OLPC Raises More Than $35 Million
From November 12 through December 31, One Laptop Per Child ran a charitable campaign in North America called the Give One Get One. It was simple. Buy two of OLPC’s XO laptops (often called the $100 laptop) for $399 U.S. dollars and you get one; while the second is shipped to a child in a developing country.
The campaign is a case study on the effectiveness of public relations in building awareness, creating consumer demand and driving action. OLPC is a non-profit organization and couldn’t afford a fancy advertising campaign to spread the word about G1G1. So they turned to Racepoint Group.
We have been working with OLPC for more than a year — doing pro bono communications work. But the G1G1 campaign was different. The public relations campaign we created for G1G1 would be augmented by a small (but very creative) advertising campaign (publications and broadcasters agreed to run these ads and short videos as public service announcements). But we were primarily on our own in building awareness and driving traffic to the G1G1 web site where consumers would be able to purchase the amazing XO laptops.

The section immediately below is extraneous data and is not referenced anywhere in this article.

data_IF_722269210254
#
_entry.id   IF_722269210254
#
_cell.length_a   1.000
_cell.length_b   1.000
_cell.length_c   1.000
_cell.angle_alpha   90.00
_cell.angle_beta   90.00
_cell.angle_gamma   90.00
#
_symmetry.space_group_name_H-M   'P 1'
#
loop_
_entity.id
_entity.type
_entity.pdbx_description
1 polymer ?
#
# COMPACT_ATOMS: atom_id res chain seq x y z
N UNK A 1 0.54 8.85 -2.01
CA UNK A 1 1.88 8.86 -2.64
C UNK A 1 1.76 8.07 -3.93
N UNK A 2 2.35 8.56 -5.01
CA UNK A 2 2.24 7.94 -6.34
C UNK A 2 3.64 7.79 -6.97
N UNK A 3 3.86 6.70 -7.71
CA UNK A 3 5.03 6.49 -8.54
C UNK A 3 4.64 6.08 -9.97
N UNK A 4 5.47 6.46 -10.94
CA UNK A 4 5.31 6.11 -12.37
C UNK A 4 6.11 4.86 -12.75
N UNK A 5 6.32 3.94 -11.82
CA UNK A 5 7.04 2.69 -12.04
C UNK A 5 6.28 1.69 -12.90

We had already done a remarkable job in media relations for OLPC — but now we were tasked with directly impacting sales. We had to move beyond the core technology and business writers and focus on consumer press. The goal of G1G1 was to reach consumers — directly. There was the added difficulty that consumers could only buy the XO in one place — a web site built by OLPC. Consumers wouldn’t be able to go to a store to look at, touch, or play with the XO. In fact, we wouldn’t even be able to tell them exactly when they would receive their XOs.
A difficult challenge, indeed.
But our campaign generated thousands of articles and broadcasts — from a feature in People magazine to appearances on “Good Morning, America” and FOX-TV and hundreds of blog posts. For the month of December — OLPC was everywhere. The results speak for themselves. OLPC sold more than 160,000 XO laptops and raised more than $35 million dollars.
Proof that when public relations is done right — it can create a powerful impact.